It says something about the scale of the accomplishments of Kareem Abdul-Jabbar that, more than 30 years after he retired from playing basketball, he remains a regular presence in the public sphere.
In February 2023 the six-time NBA MVP and six-time NBA champion graciously handed a ceremonial basketball to Lebron James to commemorate James breaking Abdul-Jabbar’s NBA all-time scoring record, which had stood since 1984. Abdul-Jabbar was also a central character in the HBO series Winning Time: The Rise of the Lakers Dynasty that debuted in 2022 and has been renewed for a second season (and which Abdul-Jabbar, like many other former Lakers, has criticized for its inaccuracy). Abdul-Jabbar has also gained notice an author and also as an opinion writer, expressing his insights on race and other societal issues.
It was evident that he was not a typical athlete when LIFE profiled Abdul-Jabbar in its Feb. 17, 1967 issue. At that point he was 19 years old and a sophomore at UCLA, and he was still known by his birth name of Lew Alcindor (he would change it after converting to Islam in 1968). This was also before he began wearing his familiar goggles on the court, a protective measure he took after suffering a scratched cornea. It was also before he would lead UCLA to three NCAA championships and a record 71 consecutive wins.
The mood of the LIFE profile is captured by a quote from the young star, “The world wasn’t made for people over six foot two.” (The story gives his height as 7’1 3/8″, though the NBA lists it as 7’2″). The story presents him as a loner who values his privacy and is not at all comfortable with the spotlight. The photos by Bill Ray show a basketball star who, in the course of trying to live an ordinary life, can’t help but stand out because of his size. Abdul-Jabbar towers over his then-girlfriend as they walk around campus. His visit to a music store has the feel of a scene from Gulliver’s Travels. “I wish I could become a musician,” Abdul-Jabbar told LIFE. “That’s the one thing in the world that I would really enjoy.”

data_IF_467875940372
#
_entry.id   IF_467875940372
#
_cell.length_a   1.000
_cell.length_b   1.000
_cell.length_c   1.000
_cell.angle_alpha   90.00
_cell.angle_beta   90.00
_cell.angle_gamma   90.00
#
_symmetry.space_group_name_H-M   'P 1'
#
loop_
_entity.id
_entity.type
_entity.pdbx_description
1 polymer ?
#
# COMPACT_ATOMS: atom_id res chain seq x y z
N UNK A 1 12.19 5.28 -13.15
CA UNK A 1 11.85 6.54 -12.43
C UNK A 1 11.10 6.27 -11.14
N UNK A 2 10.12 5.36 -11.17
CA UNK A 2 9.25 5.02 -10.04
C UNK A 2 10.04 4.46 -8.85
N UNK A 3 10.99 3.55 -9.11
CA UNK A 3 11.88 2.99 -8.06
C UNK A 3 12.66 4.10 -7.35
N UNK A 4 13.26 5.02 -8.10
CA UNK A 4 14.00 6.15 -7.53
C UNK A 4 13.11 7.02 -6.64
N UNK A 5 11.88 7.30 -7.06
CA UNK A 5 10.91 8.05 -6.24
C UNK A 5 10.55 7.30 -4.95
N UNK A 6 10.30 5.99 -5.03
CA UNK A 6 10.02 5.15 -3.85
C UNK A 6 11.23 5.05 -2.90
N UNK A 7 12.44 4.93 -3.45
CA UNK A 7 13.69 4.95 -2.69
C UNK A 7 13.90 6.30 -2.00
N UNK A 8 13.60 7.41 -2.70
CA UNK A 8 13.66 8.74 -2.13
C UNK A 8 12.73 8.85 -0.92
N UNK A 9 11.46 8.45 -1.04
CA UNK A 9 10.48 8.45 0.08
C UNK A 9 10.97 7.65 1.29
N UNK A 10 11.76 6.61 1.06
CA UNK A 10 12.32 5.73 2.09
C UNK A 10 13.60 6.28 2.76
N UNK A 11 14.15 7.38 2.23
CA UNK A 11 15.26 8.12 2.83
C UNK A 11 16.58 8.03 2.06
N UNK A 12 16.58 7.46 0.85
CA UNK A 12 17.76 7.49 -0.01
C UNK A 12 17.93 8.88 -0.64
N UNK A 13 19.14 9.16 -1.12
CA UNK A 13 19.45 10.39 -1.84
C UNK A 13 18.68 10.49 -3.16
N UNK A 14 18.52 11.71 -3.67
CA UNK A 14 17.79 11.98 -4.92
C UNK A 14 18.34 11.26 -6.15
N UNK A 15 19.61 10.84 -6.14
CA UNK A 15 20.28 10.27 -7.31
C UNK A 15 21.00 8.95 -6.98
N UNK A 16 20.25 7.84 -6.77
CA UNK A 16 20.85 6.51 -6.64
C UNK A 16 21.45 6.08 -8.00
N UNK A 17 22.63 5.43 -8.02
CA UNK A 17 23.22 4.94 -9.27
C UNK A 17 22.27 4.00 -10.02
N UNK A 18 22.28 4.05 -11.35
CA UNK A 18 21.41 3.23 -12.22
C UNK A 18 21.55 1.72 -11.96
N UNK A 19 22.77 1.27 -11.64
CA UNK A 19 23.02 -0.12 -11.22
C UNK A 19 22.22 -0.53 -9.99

Perhaps the most eye-grabbing of Ray’s photos show Abdul-Jabbar shopping for clothing, and getting measured for a pair of dress pants (length: 51 inches). The tailor—who, it must be noted in fairness, seems to have been on the shorter side—needed to stand on a chair to get the Abdul-Jabbar’s measurements. The shop manager quipped to LIFE, “The only pants longer than these are for a redwood tree.”
It’s the kind of not-very-witty joke the cerebral basketball great must have heard a thousand times in his life, and it gives a sense of why, at such a young age, he was already cherishing his privacy.